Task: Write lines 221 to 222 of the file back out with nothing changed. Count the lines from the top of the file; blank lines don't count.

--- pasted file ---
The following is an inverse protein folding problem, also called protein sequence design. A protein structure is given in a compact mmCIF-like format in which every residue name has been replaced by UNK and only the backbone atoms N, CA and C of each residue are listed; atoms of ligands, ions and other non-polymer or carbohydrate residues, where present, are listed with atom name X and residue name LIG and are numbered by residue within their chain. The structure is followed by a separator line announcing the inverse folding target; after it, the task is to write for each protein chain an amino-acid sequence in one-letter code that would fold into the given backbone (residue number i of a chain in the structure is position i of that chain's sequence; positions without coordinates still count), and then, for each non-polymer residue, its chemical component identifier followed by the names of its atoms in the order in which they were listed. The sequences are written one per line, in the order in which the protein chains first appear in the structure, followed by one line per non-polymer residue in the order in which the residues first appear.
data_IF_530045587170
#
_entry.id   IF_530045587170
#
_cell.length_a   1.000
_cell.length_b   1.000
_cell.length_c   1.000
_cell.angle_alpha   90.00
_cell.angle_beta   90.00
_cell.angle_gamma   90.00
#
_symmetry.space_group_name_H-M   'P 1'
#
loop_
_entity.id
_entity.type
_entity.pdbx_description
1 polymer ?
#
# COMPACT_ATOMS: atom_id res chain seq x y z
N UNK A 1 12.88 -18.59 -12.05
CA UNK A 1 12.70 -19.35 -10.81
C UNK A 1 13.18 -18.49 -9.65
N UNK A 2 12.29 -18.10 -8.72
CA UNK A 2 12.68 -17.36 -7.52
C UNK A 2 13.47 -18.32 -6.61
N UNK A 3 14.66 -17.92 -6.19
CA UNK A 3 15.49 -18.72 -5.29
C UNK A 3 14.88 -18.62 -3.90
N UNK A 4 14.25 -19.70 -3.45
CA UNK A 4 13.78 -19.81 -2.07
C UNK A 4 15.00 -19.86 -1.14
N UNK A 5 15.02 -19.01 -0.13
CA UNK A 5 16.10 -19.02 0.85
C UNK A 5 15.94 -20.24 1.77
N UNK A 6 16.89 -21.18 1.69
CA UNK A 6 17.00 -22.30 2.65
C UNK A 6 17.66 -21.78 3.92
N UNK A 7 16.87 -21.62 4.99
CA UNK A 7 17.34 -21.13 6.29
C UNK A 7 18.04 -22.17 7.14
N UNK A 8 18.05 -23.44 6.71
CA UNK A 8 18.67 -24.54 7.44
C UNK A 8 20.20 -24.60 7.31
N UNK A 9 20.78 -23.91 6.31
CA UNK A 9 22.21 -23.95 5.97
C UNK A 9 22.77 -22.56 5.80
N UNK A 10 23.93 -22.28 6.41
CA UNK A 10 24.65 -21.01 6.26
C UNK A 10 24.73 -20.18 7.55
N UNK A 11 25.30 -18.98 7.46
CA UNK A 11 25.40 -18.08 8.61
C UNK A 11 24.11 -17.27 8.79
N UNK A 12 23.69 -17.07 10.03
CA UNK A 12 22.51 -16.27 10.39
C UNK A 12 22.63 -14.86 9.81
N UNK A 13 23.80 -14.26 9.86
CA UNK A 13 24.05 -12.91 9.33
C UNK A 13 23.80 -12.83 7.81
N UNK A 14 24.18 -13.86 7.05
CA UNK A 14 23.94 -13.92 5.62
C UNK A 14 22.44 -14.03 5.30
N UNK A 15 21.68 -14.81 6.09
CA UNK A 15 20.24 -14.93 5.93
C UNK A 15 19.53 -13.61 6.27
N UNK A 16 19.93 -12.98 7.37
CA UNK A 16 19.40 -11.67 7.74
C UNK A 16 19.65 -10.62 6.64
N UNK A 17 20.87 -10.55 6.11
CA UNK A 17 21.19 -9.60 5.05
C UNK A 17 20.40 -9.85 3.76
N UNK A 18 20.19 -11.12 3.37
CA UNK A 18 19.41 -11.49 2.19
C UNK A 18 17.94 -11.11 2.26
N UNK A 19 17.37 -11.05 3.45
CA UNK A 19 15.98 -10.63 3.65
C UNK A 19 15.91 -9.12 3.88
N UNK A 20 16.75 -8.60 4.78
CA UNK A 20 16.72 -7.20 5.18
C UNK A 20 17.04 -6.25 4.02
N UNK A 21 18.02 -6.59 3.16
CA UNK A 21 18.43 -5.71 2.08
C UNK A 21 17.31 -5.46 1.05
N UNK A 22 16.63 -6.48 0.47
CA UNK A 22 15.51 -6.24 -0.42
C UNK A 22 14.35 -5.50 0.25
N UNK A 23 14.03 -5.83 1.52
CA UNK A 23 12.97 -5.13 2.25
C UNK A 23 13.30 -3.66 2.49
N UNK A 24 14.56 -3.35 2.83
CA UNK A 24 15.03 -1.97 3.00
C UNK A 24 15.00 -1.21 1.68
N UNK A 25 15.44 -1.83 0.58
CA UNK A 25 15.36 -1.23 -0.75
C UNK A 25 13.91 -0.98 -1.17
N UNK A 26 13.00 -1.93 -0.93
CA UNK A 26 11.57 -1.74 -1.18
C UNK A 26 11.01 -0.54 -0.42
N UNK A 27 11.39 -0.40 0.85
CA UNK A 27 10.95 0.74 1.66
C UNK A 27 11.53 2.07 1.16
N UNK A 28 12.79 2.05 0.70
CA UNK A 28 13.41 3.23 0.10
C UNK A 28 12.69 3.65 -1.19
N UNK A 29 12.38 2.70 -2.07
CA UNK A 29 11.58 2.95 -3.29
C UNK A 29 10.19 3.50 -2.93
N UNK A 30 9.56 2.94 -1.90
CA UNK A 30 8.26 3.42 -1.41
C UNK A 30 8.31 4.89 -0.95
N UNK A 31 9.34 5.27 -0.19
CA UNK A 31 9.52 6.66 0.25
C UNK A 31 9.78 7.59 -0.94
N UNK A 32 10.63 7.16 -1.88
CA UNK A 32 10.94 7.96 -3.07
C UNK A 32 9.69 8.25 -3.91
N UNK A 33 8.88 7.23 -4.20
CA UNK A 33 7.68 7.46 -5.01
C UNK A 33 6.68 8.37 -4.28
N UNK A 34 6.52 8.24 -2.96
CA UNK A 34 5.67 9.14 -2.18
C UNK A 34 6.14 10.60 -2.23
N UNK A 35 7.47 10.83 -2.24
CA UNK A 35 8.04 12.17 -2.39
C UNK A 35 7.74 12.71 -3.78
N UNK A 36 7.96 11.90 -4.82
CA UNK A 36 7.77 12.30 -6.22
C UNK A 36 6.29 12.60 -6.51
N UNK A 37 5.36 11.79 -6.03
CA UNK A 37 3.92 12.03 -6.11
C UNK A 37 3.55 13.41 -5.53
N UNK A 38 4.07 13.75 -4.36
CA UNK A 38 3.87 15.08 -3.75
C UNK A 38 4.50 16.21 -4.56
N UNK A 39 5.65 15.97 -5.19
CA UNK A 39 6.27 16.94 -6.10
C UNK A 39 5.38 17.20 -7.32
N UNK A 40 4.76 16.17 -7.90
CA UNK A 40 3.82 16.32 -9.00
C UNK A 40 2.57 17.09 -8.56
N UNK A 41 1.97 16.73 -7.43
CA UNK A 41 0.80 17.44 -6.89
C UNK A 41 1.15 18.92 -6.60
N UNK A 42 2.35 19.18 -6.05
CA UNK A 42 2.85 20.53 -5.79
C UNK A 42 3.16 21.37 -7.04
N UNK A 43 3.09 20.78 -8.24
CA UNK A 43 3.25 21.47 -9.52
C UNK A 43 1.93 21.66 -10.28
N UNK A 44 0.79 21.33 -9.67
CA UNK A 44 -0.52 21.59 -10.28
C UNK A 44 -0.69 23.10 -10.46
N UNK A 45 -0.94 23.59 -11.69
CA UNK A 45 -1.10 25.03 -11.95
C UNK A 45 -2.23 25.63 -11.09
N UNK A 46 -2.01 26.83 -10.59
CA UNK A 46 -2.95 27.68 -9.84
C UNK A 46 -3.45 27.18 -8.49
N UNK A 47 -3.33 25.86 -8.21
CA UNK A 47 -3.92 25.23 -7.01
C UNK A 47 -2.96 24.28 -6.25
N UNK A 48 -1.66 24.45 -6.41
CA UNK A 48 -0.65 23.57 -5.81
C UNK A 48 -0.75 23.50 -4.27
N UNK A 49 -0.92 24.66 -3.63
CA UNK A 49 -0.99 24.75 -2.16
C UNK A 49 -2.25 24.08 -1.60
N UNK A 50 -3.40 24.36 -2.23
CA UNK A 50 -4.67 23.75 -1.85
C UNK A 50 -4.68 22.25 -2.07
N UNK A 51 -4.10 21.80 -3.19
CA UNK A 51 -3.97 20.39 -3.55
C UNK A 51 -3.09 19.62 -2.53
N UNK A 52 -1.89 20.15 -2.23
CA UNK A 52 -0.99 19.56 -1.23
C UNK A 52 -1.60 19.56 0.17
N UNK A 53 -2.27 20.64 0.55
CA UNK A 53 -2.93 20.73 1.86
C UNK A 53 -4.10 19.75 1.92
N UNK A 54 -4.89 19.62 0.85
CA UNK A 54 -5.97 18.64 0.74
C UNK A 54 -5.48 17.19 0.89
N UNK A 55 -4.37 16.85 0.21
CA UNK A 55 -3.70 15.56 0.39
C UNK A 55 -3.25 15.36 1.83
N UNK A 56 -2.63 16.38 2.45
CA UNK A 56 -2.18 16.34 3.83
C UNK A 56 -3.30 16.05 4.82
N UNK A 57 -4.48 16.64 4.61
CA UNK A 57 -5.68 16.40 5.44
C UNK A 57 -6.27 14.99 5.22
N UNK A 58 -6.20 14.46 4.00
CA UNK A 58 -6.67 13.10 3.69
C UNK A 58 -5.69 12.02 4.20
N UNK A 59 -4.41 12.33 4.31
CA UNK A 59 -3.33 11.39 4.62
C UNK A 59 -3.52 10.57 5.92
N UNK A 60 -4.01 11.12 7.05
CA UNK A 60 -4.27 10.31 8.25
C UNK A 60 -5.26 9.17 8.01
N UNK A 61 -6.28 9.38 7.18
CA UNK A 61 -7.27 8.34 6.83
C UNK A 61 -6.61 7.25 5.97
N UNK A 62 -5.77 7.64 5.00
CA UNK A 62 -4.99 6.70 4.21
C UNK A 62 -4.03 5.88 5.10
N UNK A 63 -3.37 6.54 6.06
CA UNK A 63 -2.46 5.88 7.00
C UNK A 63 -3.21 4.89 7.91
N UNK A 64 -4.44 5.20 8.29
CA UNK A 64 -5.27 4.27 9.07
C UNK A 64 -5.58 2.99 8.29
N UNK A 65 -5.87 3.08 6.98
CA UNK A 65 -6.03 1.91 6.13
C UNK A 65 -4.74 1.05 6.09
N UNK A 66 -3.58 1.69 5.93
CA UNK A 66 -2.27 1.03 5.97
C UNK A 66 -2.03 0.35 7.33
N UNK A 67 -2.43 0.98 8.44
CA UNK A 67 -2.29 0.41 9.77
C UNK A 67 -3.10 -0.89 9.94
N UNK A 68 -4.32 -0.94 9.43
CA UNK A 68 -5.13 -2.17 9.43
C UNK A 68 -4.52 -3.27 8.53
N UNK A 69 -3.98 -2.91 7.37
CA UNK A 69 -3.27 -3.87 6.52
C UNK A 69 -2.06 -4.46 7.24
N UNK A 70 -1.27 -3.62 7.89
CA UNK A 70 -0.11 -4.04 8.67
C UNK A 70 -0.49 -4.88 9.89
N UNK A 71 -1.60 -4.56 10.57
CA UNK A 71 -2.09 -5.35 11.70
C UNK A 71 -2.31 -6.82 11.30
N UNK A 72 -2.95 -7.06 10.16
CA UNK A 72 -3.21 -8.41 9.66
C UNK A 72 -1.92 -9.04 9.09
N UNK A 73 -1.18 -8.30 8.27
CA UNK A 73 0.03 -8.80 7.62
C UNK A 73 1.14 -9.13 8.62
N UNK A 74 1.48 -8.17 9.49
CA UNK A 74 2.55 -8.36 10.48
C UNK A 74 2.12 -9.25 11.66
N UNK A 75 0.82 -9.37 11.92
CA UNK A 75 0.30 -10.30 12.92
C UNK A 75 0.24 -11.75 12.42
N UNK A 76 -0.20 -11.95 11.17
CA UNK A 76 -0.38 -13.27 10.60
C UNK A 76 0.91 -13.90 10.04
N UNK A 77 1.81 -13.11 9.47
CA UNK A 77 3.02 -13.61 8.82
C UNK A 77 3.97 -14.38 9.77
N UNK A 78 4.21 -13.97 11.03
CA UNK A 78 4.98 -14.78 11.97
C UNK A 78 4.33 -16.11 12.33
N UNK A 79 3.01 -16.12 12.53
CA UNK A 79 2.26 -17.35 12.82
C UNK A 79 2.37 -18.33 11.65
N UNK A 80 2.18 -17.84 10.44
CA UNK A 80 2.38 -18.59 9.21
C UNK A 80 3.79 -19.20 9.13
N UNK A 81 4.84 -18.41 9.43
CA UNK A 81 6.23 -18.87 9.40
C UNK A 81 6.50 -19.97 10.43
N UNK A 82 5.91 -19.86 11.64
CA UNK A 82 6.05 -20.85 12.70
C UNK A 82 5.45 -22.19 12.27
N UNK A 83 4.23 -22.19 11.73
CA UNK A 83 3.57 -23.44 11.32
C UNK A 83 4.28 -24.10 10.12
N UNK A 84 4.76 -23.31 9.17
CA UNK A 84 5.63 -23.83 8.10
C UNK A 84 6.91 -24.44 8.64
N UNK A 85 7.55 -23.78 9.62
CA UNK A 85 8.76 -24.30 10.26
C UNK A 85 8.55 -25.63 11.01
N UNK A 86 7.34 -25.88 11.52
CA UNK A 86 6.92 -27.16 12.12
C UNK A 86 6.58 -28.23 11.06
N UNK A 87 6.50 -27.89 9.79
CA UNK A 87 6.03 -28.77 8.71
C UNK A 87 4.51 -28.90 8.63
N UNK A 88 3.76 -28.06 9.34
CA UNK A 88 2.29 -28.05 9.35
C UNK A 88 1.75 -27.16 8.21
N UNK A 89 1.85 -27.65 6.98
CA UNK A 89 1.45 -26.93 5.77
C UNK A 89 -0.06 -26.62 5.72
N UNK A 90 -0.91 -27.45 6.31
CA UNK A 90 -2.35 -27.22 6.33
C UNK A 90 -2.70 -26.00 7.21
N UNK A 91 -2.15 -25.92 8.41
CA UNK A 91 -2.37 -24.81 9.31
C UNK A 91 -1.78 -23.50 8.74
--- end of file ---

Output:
CA UNK A 67 -2.29 0.41 9.77
C UNK A 67 -3.10 -0.89 9.94